Once you get in, games are very fast. The main mode is a single-spawn team deathmatch that requires three players on each side. Once I did finally get into a game after half an hour of waiting, the match lasted less than five minutes I’d guess, and it was back to waiting for a sixth person to fill out the lobby before I got it.
The few good ideas in there are muddled by everything else. The zombies, more a distraction than a hazard, do a good job of keeping you from sticking to cover, which is an interesting take on the cover combat mechanic we see so often. And when you’re in cover, your camera is locked. You can’t see much of anything, as would normally happen in cover. Again, this keeps the game from being a pop-and-shoot game all the way through. This stuff could be fun if it wasn’t so difficult to find a game.
The shooting itself is strictly functional and gets the job done, but it’s not the best or worse I’ve ever seen in a shooter or even a Resident Evil game. Almost everything about the game feels like it was designed to be a free-to-play eSports game, but it costs money to purchase and will never garner the playerbase necessary to even consider entering that arena, so to speak.
On the other side of the coin, we have Resident Evil 7 Beginning Hour.
Released alongside their surprising E3 demo, Beginning Hour is sort of Resident Evil‘s answer to Silent Hills’ teaser game P.T.. It’s not a slice of the actual game, and the gameplay itself might not be representative of what we’re actually going to get in the final product, but it’s representative of what they’re working on.
Beginning Hour tosses out too much of the series’ conventions to make a comprehensive list. The game plays entirely in first person, making the whole experience an intimate and tense one. Instead of playing as a named character, coming in with a badge and a gun, you’re just some guy. I’m hoping they’ll have a gender select to make the first person perspective a little less weird for female players, but again, this is a demo, and we’ve got some time before the game hits in January (assuming they stick to that release date).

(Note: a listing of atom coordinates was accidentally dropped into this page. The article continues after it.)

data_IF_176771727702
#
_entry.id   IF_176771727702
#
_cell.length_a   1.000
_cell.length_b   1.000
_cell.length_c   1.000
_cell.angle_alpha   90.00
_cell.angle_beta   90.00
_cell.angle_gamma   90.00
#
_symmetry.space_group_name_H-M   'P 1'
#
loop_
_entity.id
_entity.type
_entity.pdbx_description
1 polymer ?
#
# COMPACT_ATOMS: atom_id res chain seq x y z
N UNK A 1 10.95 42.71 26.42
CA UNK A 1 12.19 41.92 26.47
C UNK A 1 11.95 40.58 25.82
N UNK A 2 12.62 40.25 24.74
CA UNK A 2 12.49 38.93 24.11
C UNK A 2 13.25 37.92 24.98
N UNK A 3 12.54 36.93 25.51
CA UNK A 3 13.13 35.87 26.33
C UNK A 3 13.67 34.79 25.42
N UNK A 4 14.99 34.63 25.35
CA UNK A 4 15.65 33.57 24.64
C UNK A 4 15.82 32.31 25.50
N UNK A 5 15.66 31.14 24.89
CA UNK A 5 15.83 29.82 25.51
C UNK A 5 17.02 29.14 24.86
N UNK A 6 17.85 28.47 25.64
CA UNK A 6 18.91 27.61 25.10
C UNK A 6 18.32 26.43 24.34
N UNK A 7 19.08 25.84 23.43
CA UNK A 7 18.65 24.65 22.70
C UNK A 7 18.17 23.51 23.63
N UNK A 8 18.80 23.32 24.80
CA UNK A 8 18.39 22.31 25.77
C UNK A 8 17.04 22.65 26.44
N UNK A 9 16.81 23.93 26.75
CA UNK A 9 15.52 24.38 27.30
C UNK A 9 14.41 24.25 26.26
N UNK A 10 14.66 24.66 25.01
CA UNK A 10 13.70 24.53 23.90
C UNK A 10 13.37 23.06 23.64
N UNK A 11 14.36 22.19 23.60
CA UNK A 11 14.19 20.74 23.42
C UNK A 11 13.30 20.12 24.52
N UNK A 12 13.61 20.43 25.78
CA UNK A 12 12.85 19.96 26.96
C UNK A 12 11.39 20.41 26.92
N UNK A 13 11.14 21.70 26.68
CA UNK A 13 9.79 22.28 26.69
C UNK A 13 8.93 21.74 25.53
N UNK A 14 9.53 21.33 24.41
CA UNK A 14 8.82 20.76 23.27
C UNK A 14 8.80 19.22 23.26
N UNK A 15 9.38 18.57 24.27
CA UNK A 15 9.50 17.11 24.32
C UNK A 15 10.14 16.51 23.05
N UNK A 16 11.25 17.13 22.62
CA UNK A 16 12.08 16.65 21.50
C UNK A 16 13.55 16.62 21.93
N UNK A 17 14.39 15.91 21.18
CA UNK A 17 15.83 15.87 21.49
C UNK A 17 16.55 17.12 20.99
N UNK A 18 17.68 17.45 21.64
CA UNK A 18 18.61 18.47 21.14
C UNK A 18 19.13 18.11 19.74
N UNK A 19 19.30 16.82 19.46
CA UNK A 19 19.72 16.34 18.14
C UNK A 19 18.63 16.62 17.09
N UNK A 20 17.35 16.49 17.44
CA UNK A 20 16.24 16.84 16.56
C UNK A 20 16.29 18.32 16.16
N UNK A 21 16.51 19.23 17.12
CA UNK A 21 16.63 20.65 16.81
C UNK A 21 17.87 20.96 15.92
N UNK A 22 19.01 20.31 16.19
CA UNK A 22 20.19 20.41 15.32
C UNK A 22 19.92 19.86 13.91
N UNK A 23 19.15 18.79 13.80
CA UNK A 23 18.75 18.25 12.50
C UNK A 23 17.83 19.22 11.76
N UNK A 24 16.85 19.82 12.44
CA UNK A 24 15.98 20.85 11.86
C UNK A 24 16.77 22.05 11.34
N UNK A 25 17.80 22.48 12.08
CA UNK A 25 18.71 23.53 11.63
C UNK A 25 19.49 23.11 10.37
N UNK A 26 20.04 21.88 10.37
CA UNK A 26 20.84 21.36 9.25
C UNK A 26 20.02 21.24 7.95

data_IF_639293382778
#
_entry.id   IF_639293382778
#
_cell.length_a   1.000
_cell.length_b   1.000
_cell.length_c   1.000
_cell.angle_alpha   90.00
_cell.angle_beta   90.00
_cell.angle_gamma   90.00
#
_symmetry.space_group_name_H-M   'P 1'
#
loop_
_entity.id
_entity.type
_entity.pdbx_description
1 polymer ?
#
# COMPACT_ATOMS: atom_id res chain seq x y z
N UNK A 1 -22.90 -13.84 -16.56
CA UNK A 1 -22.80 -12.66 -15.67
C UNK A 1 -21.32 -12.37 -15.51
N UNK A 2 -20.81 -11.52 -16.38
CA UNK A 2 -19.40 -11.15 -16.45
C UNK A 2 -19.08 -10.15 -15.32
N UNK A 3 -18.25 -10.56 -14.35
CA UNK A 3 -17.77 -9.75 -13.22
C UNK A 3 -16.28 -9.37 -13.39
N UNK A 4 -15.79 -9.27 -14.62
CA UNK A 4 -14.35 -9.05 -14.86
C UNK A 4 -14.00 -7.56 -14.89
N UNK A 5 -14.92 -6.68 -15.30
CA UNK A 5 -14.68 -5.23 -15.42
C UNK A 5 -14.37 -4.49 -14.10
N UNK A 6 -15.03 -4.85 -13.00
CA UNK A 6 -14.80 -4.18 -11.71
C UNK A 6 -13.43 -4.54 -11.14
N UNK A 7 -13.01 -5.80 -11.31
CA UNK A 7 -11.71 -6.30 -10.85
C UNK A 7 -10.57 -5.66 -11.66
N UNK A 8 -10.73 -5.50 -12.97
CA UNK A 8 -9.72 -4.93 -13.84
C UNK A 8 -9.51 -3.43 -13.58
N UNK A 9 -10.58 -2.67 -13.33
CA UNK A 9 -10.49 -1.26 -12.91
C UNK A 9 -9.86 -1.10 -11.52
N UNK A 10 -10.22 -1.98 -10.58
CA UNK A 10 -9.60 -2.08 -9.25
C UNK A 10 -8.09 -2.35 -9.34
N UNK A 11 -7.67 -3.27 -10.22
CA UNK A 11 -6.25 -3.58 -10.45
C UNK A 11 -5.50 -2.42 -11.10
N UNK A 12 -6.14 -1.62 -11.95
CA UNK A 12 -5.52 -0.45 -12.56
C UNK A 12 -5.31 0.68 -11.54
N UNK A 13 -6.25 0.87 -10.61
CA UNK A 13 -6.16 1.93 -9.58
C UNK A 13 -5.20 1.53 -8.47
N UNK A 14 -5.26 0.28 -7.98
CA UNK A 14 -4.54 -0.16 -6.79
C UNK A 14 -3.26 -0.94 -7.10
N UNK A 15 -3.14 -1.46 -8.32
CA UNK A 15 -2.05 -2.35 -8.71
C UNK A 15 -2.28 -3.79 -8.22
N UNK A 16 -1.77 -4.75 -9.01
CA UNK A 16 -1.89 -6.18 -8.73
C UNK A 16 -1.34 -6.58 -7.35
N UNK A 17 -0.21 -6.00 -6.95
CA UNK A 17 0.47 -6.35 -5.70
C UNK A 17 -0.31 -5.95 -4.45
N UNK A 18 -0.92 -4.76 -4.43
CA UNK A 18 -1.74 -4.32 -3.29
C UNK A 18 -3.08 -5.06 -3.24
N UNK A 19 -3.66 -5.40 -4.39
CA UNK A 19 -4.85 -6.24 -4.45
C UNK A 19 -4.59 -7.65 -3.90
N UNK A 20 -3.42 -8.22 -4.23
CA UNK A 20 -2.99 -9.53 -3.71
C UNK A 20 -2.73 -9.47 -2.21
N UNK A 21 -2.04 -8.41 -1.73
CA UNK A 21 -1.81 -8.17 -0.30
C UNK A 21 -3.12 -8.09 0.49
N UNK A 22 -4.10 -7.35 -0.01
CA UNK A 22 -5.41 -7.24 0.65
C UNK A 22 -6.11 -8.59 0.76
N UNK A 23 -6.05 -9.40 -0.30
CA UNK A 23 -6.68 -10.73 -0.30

Never in the demo do you pick up a weapon, though the environmental puzzles start immediately. It gives the play a bit of direction without cutting into the tense atmosphere. For me, it actually amplified it. As I dug around in drawers in this dark, dilapidated house, I kept expecting to turn around and see someone there (I won’t for you whether or not I actually did, except to say that it does deliver on scares).
Again, none of this is indicative of the final product, but it’s demonstrative (as one might expect a demo to be). It shows us that the team is examining new ideas, and trying to rescue a nearly dead series from its last gasps. It tells us that the executives behind the team developing the game are supportive of the attempt to revitalize the series after watching it founder for so long. It is good evidence this franchise can still scare the daylights out of us when done right.
And, unlike Konami, it seems like Capcom still wants to make video games.
Resident Evil 7 Beginning Hour gives me hope for not just Resident Evil itself, but for Capcom. They’ve got something genuinely interesting brewing, and they have everyone’s attention. Mine, certainly.